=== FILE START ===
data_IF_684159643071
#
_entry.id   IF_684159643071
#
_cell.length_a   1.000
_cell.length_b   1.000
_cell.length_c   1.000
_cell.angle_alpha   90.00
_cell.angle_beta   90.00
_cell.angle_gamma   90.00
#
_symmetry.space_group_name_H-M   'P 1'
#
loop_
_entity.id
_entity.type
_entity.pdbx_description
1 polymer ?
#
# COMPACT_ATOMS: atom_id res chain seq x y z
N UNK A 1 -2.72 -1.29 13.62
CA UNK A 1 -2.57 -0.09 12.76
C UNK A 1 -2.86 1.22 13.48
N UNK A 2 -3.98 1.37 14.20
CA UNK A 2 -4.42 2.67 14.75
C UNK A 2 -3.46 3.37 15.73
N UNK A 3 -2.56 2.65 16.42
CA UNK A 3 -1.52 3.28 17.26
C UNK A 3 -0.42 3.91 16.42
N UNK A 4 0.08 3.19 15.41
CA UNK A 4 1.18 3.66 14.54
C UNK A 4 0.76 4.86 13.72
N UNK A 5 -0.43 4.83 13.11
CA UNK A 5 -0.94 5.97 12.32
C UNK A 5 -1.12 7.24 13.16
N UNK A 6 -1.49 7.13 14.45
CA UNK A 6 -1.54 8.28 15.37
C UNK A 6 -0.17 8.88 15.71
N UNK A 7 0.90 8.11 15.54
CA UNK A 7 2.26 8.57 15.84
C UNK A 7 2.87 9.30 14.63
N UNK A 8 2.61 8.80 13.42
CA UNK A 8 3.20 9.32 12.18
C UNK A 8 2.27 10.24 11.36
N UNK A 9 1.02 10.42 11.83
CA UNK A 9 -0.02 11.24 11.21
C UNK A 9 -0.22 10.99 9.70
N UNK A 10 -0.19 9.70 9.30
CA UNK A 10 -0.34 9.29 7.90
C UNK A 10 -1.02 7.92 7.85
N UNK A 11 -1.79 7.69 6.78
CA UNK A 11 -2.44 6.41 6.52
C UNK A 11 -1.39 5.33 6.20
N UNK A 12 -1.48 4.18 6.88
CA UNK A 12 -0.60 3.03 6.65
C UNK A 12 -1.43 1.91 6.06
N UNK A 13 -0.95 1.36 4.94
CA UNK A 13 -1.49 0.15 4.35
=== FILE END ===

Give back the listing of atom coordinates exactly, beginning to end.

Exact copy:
data_IF_684159643071
#
_entry.id   IF_684159643071
#
_cell.length_a   1.000
_cell.length_b   1.000
_cell.length_c   1.000
_cell.angle_alpha   90.00
_cell.angle_beta   90.00
_cell.angle_gamma   90.00
#
_symmetry.space_group_name_H-M   'P 1'
#
loop_
_entity.id
_entity.type
_entity.pdbx_description
1 polymer ?
#
# COMPACT_ATOMS: atom_id res chain seq x y z
N UNK A 1 -2.72 -1.29 13.62
CA UNK A 1 -2.57 -0.09 12.76
C UNK A 1 -2.86 1.22 13.48
N UNK A 2 -3.98 1.37 14.20
CA UNK A 2 -4.42 2.67 14.75
C UNK A 2 -3.46 3.37 15.73
N UNK A 3 -2.56 2.65 16.42
CA UNK A 3 -1.52 3.28 17.26
C UNK A 3 -0.42 3.91 16.42
N UNK A 4 0.08 3.19 15.41
CA UNK A 4 1.18 3.66 14.54
C UNK A 4 0.76 4.86 13.72
N UNK A 5 -0.43 4.83 13.11
CA UNK A 5 -0.94 5.97 12.32
C UNK A 5 -1.12 7.24 13.16
N UNK A 6 -1.49 7.13 14.45
CA UNK A 6 -1.54 8.28 15.37
C UNK A 6 -0.17 8.88 15.71
N UNK A 7 0.90 8.11 15.54
CA UNK A 7 2.26 8.57 15.84
C UNK A 7 2.87 9.30 14.63
N UNK A 8 2.61 8.80 13.42
CA UNK A 8 3.20 9.32 12.18
C UNK A 8 2.27 10.24 11.36
N UNK A 9 1.02 10.42 11.83
CA UNK A 9 -0.02 11.24 11.21
C UNK A 9 -0.22 10.99 9.70
N UNK A 10 -0.19 9.70 9.30
CA UNK A 10 -0.34 9.29 7.90
C UNK A 10 -1.02 7.92 7.85
N UNK A 11 -1.79 7.69 6.78
CA UNK A 11 -2.44 6.41 6.52
C UNK A 11 -1.39 5.33 6.20
N UNK A 12 -1.48 4.18 6.88
CA UNK A 12 -0.60 3.03 6.65
C UNK A 12 -1.43 1.91 6.06
N UNK A 13 -0.95 1.36 4.94
CA UNK A 13 -1.49 0.15 4.35